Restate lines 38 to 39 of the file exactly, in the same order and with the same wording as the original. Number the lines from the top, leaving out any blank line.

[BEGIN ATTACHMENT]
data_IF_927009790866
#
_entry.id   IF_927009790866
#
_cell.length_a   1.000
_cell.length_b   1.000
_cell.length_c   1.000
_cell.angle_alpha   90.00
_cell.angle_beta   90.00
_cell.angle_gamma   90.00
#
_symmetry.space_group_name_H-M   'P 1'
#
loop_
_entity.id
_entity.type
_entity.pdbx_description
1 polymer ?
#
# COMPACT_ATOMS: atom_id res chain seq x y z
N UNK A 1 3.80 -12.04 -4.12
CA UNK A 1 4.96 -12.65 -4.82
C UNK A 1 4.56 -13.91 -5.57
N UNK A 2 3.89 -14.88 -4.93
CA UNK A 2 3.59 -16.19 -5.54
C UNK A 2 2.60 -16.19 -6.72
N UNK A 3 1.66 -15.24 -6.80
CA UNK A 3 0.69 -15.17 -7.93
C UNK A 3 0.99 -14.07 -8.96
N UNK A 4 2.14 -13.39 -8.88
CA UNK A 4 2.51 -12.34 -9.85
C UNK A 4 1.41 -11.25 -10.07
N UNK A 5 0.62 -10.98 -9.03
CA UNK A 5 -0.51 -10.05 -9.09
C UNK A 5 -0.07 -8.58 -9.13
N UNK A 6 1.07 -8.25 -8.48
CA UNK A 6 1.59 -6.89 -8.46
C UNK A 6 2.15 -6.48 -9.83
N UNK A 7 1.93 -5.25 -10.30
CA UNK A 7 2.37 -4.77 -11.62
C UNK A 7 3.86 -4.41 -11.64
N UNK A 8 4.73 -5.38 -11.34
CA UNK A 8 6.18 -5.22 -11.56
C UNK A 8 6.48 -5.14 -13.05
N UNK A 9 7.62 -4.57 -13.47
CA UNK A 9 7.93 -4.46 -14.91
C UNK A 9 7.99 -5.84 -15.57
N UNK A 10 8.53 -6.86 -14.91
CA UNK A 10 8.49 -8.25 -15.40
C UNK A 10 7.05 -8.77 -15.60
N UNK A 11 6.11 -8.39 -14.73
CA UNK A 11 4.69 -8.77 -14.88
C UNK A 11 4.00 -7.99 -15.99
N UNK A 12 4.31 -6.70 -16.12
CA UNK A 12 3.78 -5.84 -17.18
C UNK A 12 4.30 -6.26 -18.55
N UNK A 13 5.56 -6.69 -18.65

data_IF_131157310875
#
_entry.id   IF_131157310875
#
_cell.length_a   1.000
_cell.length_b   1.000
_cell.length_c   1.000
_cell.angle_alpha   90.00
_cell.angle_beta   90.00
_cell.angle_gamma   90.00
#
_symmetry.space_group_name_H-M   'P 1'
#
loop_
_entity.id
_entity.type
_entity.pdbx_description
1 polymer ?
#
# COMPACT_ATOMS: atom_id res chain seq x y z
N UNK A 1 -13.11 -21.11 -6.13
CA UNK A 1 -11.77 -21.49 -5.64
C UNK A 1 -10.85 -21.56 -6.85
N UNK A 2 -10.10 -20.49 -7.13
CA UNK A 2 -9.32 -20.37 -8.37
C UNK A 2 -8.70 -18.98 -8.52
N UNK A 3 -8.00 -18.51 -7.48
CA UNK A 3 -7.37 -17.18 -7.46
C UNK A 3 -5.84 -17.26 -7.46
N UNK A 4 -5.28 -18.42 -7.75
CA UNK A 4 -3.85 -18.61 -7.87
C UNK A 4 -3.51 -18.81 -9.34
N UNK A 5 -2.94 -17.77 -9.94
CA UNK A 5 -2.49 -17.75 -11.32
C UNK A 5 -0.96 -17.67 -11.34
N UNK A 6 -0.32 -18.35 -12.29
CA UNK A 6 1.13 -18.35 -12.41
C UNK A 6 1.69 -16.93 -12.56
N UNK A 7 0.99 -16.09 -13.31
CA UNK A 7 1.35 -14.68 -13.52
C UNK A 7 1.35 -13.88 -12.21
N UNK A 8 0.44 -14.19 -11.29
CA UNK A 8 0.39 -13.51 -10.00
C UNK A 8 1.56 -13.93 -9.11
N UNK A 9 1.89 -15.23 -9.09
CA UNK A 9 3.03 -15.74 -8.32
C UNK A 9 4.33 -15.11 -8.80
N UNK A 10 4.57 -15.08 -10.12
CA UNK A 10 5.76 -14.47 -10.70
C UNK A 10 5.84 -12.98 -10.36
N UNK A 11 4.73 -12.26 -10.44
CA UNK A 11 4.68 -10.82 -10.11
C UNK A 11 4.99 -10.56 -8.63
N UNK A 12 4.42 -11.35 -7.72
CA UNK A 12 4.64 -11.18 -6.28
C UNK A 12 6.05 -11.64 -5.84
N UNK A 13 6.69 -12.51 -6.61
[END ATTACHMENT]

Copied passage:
C UNK A 6 2.15 -6.48 -9.83
N UNK A 7 1.93 -5.25 -10.30